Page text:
It is not surprising to see many similarities in how the same phenomenon in is in effect both in the mirror stage effect and cinema screen, turning the screen into a mirror.
“Mirror stage” is a crucial early component of Lacan’s critical interpretations of Sigmund Freuds work. Lacan proposed by studying animal psychology and physiology that human infants go through a stage in their life where the external image of the body (usually reflected through a mirror) creates a psychic response giving rise to mental perception of self. The infant starts to identify with this image as it serves as a gestalt of an infant’s perceptions of self. However, the infant cannot relate the image in the mirror with the physical vulnerability he faces. Therefore this image becomes an ideal of self. Lacan goes on to say that the person strives throughout his or her life to achieve this ideal self.
Louis Althusser relates this theory of the mirror stage with the cinematic experience. Althusser considers the ideological interpellation of the subject where individuals misrecognize themselves with the socially given identity, and then they start to see themselves in this form. Todd McGowan talks about Althussers theory in his book The Real Gaze: Film Theory after Lacan (2012). According to McGowan Althusser was a critical link between Lacan’s theory of mirror states and cinematic experience for Althusser focused on the social dimension of misrecognitions connected to the mirror stage (McGowan 2). Althusser gave the much-needed political spin to Lacans theory.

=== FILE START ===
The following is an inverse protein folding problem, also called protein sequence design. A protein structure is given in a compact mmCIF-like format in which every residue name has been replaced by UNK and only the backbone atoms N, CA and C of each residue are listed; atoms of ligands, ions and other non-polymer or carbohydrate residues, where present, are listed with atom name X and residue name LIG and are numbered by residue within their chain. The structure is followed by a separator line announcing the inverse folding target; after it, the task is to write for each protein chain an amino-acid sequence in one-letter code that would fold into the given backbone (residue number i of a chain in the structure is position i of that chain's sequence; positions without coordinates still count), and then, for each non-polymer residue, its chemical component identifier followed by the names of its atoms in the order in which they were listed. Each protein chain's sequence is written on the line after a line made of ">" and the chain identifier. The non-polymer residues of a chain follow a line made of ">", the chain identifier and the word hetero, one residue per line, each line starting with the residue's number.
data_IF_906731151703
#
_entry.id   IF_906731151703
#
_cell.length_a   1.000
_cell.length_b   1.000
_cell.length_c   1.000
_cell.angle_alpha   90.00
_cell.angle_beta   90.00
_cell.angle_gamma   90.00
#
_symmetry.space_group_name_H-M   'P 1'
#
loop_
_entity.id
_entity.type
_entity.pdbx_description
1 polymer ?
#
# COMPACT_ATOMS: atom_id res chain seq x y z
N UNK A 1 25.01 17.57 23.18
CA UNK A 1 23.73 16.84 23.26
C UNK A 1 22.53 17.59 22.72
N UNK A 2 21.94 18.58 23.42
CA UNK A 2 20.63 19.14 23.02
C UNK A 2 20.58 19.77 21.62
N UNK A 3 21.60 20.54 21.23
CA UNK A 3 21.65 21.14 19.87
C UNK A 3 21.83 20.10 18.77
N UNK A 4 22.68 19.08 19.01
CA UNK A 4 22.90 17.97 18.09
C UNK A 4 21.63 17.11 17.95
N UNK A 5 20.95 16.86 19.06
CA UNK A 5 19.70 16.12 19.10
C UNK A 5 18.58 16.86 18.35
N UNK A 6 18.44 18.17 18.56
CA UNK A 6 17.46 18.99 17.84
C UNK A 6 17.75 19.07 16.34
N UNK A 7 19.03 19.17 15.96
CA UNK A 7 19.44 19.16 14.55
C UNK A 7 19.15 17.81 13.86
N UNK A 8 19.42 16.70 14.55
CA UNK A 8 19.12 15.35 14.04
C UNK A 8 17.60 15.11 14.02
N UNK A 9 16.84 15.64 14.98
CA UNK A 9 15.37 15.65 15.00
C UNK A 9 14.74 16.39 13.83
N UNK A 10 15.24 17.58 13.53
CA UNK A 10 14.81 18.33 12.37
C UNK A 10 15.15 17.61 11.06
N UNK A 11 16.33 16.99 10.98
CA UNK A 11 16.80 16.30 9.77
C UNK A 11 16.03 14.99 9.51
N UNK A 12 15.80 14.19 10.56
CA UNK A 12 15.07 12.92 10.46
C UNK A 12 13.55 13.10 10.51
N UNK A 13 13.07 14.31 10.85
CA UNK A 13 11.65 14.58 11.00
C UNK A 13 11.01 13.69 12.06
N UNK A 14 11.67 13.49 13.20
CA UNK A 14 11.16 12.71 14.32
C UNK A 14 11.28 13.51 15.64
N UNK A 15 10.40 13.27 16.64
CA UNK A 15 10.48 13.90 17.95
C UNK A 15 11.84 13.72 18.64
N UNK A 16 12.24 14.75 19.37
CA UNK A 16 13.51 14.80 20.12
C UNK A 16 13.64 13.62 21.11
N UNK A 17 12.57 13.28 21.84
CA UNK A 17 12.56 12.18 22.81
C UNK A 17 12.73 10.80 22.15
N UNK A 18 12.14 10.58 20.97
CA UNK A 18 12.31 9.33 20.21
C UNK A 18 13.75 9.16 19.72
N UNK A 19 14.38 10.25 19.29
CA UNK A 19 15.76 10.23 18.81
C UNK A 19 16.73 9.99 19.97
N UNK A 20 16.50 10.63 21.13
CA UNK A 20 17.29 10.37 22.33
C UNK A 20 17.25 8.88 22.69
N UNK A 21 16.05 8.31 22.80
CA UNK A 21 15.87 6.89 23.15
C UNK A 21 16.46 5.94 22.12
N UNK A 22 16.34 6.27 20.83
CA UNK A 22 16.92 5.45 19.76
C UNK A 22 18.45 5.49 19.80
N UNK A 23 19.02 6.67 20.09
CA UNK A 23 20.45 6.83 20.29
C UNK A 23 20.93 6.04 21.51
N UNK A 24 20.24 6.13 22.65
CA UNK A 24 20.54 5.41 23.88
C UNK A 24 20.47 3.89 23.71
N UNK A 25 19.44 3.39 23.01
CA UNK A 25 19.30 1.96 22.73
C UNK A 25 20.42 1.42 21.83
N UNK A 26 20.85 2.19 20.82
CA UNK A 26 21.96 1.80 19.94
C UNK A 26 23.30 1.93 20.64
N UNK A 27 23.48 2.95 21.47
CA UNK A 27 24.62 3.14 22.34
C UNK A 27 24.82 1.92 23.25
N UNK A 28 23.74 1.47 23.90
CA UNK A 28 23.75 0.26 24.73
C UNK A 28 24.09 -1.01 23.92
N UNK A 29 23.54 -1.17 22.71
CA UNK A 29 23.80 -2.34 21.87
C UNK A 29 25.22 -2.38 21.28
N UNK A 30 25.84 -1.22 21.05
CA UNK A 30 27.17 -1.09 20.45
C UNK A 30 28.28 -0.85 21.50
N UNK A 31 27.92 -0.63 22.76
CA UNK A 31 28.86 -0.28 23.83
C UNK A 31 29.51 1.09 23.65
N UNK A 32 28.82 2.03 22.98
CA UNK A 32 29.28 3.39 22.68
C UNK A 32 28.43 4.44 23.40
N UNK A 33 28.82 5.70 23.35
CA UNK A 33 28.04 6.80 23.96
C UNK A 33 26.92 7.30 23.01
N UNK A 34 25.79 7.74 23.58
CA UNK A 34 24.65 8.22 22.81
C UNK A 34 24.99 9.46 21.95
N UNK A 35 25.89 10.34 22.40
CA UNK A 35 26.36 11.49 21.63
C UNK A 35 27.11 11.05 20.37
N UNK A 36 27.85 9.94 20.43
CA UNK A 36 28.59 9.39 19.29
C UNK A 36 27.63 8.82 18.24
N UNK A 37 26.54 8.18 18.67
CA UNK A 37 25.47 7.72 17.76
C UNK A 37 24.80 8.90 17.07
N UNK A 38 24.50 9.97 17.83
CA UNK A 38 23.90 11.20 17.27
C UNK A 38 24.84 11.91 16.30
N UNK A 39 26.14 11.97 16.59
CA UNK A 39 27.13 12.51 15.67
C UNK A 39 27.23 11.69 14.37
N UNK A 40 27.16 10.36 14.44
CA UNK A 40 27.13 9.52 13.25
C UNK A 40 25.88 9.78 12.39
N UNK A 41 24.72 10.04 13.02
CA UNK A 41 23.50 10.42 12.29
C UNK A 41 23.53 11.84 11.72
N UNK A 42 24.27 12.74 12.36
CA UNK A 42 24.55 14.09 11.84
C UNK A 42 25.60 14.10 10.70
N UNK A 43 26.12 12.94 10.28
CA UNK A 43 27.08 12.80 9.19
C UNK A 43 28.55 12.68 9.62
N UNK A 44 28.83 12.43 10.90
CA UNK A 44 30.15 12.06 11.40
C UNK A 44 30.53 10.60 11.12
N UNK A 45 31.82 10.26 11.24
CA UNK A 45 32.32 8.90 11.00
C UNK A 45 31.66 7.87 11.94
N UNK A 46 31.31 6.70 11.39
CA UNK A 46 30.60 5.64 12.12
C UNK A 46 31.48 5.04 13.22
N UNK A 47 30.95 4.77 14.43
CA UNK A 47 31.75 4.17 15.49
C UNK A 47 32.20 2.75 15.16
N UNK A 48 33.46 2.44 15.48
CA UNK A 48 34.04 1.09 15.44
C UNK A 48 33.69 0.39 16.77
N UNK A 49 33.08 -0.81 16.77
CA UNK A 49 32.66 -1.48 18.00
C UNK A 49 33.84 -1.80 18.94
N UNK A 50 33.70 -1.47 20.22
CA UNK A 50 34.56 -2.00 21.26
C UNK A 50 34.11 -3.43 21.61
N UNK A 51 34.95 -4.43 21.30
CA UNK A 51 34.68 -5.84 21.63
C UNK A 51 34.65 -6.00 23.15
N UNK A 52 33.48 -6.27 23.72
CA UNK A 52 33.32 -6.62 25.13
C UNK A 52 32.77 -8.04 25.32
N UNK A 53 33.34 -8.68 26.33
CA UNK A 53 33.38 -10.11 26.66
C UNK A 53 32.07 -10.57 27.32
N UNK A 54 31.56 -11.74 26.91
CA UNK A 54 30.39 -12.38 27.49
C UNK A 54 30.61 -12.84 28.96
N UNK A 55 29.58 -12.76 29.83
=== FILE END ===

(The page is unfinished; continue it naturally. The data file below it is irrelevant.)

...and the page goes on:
This is how the film theorists started to think about the cinematic experience from a psychoanalytical perspective. Jean-Louis Baudry, Jean-Louis Comolli and Christian Metz where those film theorists that are associated with the Journal Screen (McGowan 2). The British film theorist like Peter Wollen, Colin MacCabe, Stephen Heath and Laura Mulvey were among the first theorists that brought